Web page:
Page last updated at 13:02 GMT, Wednesday, 12 November 2008

Credit card cost 'still rising'

Credit cards in wallet
Interest rates and charges on cards have been rising this year

Credit cards have continued to become more expensive to use in the past few months, despite the recent reductions in bank rate, research suggests.

A survey by the financial information service Moneyfacts indicates that at least 10% of credit cards have raised their interest rates or fees.

As a result, the average rate on all cards has risen from 16.8% to 17.2% since the start of August.

Moneyfacts said card firms were giving themselves a cushion against defaults.

"During the past year, card companies have continued to increase the charges on their cards and consumers will find they will be stung more severely than ever before," said Michelle Slade of Moneyfacts.

"Just like on mortgages, card companies are factoring in a much bigger margin for the risk of consumers defaulting, so rates are going up rather than down," she added.

On Tuesday, Prime Minister Gordon Brown urged credit card providers to lend more responsibly and invited the industry to talks about establishing "clear and fair" principles for lending to the public.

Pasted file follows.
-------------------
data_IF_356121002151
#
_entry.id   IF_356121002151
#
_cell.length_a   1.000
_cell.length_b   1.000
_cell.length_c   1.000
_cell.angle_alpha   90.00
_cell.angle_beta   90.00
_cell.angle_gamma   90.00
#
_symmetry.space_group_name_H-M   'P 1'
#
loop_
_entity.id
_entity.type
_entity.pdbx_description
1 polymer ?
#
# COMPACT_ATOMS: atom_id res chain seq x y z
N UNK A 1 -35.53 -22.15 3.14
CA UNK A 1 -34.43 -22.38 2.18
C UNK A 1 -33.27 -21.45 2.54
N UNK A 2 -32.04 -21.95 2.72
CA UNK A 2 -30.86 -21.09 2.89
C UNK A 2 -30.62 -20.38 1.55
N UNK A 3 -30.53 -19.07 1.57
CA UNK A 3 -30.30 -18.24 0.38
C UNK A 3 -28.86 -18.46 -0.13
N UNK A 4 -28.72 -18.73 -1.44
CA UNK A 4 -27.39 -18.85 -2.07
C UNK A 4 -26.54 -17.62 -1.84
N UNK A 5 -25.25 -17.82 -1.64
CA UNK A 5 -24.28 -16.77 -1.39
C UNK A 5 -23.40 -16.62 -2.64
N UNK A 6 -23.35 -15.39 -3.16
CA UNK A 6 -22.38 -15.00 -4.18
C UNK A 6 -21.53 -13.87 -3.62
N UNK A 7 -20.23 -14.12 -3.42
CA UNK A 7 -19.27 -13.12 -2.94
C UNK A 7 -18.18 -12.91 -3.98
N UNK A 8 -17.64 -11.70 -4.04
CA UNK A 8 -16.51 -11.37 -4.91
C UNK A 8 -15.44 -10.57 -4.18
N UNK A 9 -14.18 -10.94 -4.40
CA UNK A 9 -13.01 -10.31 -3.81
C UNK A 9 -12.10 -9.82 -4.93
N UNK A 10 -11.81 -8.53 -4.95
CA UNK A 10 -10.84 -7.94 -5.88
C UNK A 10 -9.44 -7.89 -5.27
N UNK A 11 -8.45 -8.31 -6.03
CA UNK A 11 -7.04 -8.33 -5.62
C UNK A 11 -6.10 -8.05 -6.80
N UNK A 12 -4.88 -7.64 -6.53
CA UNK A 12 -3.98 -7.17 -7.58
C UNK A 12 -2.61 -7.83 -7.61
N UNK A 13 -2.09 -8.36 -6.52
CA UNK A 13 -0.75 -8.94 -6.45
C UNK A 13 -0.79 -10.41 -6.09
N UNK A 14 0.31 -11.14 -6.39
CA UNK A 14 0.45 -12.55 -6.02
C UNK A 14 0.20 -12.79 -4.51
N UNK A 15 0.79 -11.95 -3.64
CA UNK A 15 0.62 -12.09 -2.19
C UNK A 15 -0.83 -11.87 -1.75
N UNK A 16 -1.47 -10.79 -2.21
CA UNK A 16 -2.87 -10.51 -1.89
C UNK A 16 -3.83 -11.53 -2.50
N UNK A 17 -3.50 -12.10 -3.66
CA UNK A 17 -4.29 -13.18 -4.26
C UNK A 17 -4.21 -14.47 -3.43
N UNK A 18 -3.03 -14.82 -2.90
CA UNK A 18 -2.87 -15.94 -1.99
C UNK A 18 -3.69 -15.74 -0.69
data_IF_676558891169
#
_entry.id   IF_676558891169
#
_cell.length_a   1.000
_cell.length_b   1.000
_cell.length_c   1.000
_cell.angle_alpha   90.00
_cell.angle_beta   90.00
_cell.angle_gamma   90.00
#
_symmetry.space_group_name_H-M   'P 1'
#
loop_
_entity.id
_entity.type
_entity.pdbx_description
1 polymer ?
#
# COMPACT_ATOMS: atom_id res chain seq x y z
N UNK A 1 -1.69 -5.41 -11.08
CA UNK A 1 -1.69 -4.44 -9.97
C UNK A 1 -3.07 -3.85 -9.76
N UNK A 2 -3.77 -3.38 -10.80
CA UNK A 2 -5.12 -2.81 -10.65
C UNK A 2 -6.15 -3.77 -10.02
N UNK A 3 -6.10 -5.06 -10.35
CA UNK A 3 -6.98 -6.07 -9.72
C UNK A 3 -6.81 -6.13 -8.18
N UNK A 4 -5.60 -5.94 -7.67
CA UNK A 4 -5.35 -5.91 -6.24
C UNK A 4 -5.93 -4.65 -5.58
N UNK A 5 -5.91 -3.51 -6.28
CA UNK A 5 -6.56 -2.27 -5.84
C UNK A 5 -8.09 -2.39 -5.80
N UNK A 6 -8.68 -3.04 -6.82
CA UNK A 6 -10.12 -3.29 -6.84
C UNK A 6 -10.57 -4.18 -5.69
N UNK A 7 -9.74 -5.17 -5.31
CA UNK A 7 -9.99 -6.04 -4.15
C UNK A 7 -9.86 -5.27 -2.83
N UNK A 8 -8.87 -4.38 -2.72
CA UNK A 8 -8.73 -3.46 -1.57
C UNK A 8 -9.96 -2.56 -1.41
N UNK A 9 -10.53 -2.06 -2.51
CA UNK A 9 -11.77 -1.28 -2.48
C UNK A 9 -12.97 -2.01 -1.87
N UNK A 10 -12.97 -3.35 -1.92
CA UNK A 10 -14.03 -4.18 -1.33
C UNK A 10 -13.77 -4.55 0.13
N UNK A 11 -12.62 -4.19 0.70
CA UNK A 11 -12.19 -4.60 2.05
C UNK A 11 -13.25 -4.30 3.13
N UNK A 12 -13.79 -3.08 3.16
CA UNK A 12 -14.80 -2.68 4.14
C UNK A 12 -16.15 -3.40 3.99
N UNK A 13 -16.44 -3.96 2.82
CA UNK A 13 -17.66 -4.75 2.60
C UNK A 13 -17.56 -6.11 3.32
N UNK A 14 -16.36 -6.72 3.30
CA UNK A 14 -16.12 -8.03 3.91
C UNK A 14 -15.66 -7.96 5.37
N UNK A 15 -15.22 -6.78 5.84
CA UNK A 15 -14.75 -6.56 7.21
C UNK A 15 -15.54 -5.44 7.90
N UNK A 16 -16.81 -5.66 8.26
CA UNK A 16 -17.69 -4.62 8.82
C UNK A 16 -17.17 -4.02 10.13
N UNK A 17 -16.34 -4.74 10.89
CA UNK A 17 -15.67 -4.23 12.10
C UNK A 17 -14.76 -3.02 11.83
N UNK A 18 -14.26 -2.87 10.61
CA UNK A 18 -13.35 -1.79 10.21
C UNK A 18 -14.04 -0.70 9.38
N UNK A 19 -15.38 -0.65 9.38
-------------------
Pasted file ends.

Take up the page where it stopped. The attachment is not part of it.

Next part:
A Downing Street spokesman said Mr Brown had been alarmed by some recent examples of very large and sudden increases in credit card charges.

Problem?

There are currently 163 credit cards on the market, said Moneyfacts, and since 1 August, increases in charges have included:

  • 16 raising interest rates for purchases
  • 12 raising rates for taking out cash
  • 11 raising rates for transferring debts from other cards
  • Seven increasing fees for borrowing cash
  • Seven cutting the number of interest free days
  • Four increasing fees for using cards abroad

The recent trend for credit cards to become more expensive started in April, with a variety of rate increases and higher fees being introduced.

The banking industry body, Apacs, denied that borrowing on cards was a general problem.

"If customers are borrowing on their cards and the majority don't, there are no indications from the Bank of England's most recent figures that a large number are undergoing difficulties in repaying those commitments," said a spokeswoman.

"In fact, these figures show that spending is lower and repayments on credit cards are higher than they were three years ago."



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